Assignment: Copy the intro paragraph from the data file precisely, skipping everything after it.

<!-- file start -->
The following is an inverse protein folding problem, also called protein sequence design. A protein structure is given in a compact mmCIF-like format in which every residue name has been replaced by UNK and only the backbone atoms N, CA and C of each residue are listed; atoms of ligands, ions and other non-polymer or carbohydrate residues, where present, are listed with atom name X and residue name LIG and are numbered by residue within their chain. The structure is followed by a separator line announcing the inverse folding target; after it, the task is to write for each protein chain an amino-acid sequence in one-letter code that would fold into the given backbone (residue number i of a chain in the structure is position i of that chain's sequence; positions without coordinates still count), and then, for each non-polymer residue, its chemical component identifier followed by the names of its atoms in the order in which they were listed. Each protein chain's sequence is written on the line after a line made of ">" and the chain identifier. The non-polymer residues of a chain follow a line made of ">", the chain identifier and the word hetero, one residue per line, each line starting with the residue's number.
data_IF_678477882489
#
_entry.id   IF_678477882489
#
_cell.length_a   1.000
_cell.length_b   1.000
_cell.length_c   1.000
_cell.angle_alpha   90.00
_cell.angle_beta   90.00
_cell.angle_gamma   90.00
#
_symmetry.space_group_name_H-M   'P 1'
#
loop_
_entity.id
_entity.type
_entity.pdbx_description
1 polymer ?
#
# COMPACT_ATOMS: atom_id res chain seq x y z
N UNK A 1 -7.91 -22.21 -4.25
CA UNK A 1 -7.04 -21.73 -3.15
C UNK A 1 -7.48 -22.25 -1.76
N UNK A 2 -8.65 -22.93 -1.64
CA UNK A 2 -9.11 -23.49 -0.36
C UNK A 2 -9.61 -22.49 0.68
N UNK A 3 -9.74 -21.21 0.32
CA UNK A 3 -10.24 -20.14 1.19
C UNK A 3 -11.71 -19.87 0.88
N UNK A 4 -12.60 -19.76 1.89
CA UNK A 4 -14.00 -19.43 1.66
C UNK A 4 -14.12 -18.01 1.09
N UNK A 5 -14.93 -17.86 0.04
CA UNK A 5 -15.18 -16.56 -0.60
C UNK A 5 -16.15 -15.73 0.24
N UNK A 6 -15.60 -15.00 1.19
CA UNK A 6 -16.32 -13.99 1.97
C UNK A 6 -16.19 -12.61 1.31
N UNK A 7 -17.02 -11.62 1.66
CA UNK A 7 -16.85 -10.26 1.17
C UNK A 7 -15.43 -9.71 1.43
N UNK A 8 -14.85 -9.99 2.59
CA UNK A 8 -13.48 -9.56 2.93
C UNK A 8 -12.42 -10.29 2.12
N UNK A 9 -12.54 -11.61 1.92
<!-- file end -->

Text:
The following is an inverse protein folding problem, also called protein sequence design. A protein structure is given in a compact mmCIF-like format in which every residue name has been replaced by UNK and only the backbone atoms N, CA and C of each residue are listed; atoms of ligands, ions and other non-polymer or carbohydrate residues, where present, are listed with atom name X and residue name LIG and are numbered by residue within their chain. The structure is followed by a separator line announcing the inverse folding target; after it, the task is to write for each protein chain an amino-acid sequence in one-letter code that would fold into the given backbone (residue number i of a chain in the structure is position i of that chain's sequence; positions without coordinates still count), and then, for each non-polymer residue, its chemical component identifier followed by the names of its atoms in the order in which they were listed. Each protein chain's sequence is written on the line after a line made of ">" and the chain identifier. The non-polymer residues of a chain follow a line made of ">", the chain identifier and the word hetero, one residue per line, each line starting with the residue's number.